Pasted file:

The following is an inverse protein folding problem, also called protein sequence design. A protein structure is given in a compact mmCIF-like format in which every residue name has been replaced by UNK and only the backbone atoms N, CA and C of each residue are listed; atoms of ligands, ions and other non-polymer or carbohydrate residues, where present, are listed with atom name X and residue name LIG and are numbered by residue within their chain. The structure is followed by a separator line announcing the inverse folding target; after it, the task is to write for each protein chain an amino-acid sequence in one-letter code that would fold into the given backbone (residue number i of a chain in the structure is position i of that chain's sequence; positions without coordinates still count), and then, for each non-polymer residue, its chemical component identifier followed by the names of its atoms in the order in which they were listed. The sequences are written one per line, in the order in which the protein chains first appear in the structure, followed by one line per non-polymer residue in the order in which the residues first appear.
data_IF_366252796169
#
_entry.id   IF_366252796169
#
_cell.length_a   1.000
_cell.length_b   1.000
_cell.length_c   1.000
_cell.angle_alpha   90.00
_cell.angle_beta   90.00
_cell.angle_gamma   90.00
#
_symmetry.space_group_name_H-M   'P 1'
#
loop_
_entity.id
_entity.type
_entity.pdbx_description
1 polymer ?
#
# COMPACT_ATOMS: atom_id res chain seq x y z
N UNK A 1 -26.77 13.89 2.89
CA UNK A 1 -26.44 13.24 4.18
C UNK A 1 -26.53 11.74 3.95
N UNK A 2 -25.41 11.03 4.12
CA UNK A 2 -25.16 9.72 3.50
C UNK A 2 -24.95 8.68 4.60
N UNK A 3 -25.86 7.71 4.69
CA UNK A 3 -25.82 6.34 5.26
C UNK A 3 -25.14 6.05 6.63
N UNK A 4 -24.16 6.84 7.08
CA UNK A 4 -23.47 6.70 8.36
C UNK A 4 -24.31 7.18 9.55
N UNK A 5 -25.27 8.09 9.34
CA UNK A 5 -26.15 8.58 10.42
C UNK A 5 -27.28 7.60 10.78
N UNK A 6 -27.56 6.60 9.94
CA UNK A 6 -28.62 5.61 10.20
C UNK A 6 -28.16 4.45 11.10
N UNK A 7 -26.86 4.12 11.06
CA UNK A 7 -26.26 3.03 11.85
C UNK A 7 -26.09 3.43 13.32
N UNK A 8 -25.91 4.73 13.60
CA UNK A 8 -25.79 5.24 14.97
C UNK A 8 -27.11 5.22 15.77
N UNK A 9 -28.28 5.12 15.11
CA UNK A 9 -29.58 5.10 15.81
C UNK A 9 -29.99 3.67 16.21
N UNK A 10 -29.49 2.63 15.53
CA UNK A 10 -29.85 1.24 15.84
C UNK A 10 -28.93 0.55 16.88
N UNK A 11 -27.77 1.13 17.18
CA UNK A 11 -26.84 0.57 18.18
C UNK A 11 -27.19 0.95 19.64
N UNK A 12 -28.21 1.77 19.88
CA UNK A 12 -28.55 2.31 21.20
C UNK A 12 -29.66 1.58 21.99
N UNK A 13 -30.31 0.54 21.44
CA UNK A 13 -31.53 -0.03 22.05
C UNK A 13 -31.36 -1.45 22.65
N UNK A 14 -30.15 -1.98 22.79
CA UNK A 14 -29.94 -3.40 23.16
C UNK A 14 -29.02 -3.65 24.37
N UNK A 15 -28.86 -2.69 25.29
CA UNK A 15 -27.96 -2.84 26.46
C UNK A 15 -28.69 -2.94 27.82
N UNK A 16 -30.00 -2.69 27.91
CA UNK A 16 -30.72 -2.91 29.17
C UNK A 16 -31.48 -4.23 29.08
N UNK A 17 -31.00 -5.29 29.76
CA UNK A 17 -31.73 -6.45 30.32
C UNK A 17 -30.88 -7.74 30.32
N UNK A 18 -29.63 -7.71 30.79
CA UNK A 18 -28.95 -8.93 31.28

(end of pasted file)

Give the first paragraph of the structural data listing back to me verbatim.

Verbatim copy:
The following is an inverse protein folding problem, also called protein sequence design. A protein structure is given in a compact mmCIF-like format in which every residue name has been replaced by UNK and only the backbone atoms N, CA and C of each residue are listed; atoms of ligands, ions and other non-polymer or carbohydrate residues, where present, are listed with atom name X and residue name LIG and are numbered by residue within their chain. The structure is followed by a separator line announcing the inverse folding target; after it, the task is to write for each protein chain an amino-acid sequence in one-letter code that would fold into the given backbone (residue number i of a chain in the structure is position i of that chain's sequence; positions without coordinates still count), and then, for each non-polymer residue, its chemical component identifier followed by the names of its atoms in the order in which they were listed. The sequences are written one per line, in the order in which the protein chains first appear in the structure, followed by one line per non-polymer residue in the order in which the residues first appear.